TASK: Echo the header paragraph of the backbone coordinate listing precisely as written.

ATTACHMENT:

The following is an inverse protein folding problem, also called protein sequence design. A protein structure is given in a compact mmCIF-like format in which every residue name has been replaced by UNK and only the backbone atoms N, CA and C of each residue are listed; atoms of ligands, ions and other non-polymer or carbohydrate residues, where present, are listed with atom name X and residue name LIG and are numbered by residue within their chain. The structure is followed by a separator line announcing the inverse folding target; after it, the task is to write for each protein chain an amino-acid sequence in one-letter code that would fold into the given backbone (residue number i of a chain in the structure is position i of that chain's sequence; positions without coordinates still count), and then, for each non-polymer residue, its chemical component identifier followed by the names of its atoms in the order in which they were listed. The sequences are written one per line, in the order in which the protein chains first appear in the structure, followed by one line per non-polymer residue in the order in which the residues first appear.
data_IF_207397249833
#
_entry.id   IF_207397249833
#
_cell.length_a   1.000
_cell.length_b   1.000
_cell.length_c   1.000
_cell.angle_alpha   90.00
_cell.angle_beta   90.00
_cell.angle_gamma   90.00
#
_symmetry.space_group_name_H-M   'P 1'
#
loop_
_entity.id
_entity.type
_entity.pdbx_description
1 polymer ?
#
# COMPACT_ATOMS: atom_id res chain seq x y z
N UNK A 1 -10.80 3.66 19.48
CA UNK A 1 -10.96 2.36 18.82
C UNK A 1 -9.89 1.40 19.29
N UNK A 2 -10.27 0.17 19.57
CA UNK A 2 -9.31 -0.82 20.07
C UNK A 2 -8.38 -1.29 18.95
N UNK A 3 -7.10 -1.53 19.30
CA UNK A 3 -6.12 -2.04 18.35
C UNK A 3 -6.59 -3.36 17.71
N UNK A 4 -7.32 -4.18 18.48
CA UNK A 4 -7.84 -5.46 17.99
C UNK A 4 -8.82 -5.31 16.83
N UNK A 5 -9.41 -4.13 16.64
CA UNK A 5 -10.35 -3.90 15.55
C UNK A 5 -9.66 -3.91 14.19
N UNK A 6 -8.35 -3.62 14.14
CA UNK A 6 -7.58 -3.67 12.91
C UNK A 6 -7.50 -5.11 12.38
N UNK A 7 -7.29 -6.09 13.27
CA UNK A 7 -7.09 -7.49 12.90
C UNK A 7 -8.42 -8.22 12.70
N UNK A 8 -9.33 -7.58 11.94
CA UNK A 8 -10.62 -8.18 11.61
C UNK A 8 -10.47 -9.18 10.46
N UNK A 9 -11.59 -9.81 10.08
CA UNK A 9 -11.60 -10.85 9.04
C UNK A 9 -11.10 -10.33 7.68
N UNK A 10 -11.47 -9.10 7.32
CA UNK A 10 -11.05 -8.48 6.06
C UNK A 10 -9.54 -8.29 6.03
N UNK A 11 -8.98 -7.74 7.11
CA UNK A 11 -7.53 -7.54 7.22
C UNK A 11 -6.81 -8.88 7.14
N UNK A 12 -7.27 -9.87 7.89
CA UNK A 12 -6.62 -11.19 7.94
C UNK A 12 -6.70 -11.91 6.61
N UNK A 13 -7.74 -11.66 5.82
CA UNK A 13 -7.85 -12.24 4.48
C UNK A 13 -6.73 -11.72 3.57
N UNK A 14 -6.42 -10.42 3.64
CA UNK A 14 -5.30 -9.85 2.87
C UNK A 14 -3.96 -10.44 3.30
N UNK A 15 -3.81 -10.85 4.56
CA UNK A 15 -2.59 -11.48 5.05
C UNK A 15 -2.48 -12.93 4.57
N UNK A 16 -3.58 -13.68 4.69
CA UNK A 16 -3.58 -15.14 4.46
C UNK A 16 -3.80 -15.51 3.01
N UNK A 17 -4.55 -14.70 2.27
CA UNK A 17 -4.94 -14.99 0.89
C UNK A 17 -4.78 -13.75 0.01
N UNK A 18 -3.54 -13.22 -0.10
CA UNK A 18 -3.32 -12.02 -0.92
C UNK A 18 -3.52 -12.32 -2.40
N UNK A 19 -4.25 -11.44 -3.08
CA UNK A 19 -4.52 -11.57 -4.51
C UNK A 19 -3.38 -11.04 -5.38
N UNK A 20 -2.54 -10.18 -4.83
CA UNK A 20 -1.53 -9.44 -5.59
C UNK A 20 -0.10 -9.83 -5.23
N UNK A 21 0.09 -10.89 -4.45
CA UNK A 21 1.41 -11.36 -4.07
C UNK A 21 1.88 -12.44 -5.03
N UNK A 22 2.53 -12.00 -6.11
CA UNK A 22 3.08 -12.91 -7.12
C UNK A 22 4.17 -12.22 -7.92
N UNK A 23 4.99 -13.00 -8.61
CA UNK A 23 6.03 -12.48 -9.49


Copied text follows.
The following is an inverse protein folding problem, also called protein sequence design. A protein structure is given in a compact mmCIF-like format in which every residue name has been replaced by UNK and only the backbone atoms N, CA and C of each residue are listed; atoms of ligands, ions and other non-polymer or carbohydrate residues, where present, are listed with atom name X and residue name LIG and are numbered by residue within their chain. The structure is followed by a separator line announcing the inverse folding target; after it, the task is to write for each protein chain an amino-acid sequence in one-letter code that would fold into the given backbone (residue number i of a chain in the structure is position i of that chain's sequence; positions without coordinates still count), and then, for each non-polymer residue, its chemical component identifier followed by the names of its atoms in the order in which they were listed. The sequences are written one per line, in the order in which the protein chains first appear in the structure, followed by one line per non-polymer residue in the order in which the residues first appear.